Hi Blog. Quick update for today. Japan Times reports due (but long overdue) outrage from some quarters regarding privacy issues and overdone punishments (the 200,000 yen fine being raised as an issue below is worthy of condemnation, but it’s NOT a change from the status quo — the fine is in place now under Gaitouhou Article 18!). But I doubt this debate will cause the MOJ or the GOJ to deviate from their ever-vigilant course of preferring policing NJ over treating them like other residents of Japan… incentives are ever in place for increasing the policing. Arudou Debito in Okayama
Immigration reforms spell Big Brother, JFBA warns
The Japan Times, Thursday, March 26, 2009
By MINORU MATSUTANI, Staff writer, Courtesy of Mark MT
The Japan Federation of Bar Associations and nonprofit organizations voiced concern Wednesday that bills to revise immigration laws will violate the human rights of foreign residents.
The bills were submitted to the Diet earlier this month and will be deliberated on soon.
Critics of the bills also said punishments for violators of the revised laws, including a fine of up to ¥200,000 for those not carrying the new “zairyu” (residence) card that will replace the current alien registration cards, are too harsh.
The bills propose consolidating the management of foreign residents’ data under the Justice Ministry, replacing the current system in which local governments take charge of foreign resident registration, while the ministry handles immigration control.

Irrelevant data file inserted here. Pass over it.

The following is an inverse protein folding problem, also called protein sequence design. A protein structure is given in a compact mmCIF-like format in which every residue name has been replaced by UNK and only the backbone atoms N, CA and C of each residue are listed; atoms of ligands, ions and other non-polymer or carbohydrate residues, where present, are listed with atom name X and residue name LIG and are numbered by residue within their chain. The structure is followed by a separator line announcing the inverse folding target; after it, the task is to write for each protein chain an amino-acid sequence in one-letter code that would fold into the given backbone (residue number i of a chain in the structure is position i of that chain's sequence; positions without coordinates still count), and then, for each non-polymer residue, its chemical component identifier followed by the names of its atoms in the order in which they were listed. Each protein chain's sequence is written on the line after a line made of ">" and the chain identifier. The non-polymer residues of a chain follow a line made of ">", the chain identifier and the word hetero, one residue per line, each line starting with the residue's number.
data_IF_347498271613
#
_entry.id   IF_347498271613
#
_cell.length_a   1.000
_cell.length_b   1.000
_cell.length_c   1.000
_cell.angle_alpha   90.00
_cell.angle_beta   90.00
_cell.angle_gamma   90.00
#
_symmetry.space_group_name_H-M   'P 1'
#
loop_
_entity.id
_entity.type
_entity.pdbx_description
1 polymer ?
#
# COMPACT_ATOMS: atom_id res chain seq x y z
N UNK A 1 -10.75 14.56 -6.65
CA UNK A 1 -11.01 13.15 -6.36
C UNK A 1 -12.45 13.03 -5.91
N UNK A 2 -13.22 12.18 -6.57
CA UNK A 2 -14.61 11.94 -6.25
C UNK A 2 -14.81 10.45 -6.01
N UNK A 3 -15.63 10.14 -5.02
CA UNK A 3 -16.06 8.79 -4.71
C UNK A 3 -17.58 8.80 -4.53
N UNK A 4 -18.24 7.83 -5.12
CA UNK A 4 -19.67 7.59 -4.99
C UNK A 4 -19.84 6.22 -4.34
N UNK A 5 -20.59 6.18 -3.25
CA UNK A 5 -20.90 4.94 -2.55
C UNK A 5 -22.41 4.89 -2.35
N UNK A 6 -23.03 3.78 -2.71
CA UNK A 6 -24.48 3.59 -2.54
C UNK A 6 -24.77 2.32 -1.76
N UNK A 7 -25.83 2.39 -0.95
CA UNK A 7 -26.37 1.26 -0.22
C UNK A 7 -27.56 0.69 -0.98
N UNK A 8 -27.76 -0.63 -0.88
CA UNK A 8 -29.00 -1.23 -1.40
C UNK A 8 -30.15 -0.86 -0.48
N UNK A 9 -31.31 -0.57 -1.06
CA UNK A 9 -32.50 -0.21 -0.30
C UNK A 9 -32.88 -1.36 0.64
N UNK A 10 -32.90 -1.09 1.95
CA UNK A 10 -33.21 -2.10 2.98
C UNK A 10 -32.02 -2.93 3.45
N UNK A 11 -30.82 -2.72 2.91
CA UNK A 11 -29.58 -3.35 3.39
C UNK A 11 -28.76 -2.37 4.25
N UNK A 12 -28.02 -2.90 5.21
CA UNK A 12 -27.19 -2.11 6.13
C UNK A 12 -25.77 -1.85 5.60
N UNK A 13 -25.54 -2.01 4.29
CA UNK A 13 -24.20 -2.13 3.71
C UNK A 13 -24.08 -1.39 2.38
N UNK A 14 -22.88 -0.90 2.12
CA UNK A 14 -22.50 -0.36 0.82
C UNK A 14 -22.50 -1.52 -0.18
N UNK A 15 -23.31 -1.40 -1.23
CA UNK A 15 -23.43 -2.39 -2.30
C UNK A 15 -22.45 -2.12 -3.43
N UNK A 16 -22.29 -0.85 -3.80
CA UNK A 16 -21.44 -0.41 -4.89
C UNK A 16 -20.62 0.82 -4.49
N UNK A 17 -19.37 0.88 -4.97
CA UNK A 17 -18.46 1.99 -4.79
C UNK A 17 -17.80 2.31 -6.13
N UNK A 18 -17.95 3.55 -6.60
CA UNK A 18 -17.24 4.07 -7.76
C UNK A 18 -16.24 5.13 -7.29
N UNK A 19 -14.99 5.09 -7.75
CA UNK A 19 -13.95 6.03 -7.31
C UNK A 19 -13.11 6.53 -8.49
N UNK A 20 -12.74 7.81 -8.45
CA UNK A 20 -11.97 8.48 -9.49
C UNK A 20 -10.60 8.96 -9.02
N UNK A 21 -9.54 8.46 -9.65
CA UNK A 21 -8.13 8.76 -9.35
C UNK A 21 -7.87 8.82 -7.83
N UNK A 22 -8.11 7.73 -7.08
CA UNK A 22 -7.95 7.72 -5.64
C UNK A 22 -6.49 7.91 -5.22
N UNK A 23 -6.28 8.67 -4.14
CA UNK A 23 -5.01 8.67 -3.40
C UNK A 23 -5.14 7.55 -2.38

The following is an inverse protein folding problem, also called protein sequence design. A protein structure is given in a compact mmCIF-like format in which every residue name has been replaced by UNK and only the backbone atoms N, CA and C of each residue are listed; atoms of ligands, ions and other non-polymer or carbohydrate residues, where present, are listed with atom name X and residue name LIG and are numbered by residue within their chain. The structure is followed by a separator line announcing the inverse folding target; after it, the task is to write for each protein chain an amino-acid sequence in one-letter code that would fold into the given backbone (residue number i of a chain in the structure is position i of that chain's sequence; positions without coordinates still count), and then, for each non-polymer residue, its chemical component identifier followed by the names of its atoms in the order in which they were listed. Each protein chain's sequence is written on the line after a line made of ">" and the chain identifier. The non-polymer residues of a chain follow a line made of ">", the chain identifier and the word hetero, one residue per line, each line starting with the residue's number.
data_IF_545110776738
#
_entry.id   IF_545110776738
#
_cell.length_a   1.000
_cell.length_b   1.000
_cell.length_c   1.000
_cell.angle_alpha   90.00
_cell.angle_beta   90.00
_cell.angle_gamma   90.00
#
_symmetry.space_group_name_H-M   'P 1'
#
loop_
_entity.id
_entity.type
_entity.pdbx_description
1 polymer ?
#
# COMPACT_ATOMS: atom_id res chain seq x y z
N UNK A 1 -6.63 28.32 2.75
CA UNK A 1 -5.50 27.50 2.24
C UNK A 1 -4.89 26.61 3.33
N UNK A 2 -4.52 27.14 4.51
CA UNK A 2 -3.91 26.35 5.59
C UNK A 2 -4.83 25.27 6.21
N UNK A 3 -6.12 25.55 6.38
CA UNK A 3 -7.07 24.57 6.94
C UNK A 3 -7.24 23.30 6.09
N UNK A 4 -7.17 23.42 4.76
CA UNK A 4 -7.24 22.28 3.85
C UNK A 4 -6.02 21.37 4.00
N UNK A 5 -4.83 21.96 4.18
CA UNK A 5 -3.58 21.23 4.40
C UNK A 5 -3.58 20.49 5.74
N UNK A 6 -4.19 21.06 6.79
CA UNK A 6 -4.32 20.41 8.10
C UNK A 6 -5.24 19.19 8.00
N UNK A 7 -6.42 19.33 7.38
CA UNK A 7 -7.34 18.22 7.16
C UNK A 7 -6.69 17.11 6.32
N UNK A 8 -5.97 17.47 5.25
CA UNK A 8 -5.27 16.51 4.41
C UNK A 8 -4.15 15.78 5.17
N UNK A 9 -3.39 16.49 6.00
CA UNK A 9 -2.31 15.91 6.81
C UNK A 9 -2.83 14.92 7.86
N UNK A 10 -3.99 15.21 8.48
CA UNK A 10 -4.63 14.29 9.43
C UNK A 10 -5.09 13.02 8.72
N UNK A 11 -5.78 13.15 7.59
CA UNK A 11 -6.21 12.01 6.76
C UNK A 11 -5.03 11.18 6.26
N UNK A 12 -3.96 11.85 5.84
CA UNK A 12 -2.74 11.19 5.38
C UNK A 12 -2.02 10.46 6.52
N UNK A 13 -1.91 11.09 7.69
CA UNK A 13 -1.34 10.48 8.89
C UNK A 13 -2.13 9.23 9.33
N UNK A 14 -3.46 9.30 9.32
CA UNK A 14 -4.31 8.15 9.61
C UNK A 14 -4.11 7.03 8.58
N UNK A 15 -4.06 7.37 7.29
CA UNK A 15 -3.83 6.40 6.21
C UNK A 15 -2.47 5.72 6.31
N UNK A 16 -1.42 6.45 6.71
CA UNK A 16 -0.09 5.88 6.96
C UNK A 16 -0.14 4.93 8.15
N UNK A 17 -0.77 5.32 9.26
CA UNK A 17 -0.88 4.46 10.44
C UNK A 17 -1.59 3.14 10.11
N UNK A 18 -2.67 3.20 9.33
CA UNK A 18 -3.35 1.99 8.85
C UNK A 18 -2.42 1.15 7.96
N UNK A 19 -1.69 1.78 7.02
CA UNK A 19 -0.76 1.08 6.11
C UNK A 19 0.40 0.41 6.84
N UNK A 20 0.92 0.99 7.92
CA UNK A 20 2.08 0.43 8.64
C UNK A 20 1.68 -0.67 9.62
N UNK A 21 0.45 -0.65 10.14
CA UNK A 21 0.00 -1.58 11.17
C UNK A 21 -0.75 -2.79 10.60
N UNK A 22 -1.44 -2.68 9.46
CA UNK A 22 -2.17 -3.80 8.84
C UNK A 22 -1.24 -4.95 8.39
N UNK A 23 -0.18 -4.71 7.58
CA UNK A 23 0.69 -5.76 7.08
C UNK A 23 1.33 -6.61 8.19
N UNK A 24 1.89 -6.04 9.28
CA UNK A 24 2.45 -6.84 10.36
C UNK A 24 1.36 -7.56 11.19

“Overall, the revision greatly lacks consideration of foreigners’ privacy. The level of consideration is so much lower than that for Japanese,” Mitsuru Namba, a lawyer and member of the JFBA’s human rights protection committee, told reporters in Tokyo.
Social Democratic Party chief Mizuho Fukushima, who was at the briefing, is ready to oppose the government in the House of Councilors. “The bills suggest monitoring of foreigners will be strengthened. Management of information will lead to surveillance of foreigners,” she said.
Namba and Nobuyuki Sato of the Research-Action Institute for the Koreans in Japan urged lawmakers to amend the bills so the state can’t use the zairyu card code number as a “master key” to track every detail of foreigners’ lives.
“Such a thing would be unacceptable to Japanese, and (the government) must explain why it is necessary for foreigners,” Sato said.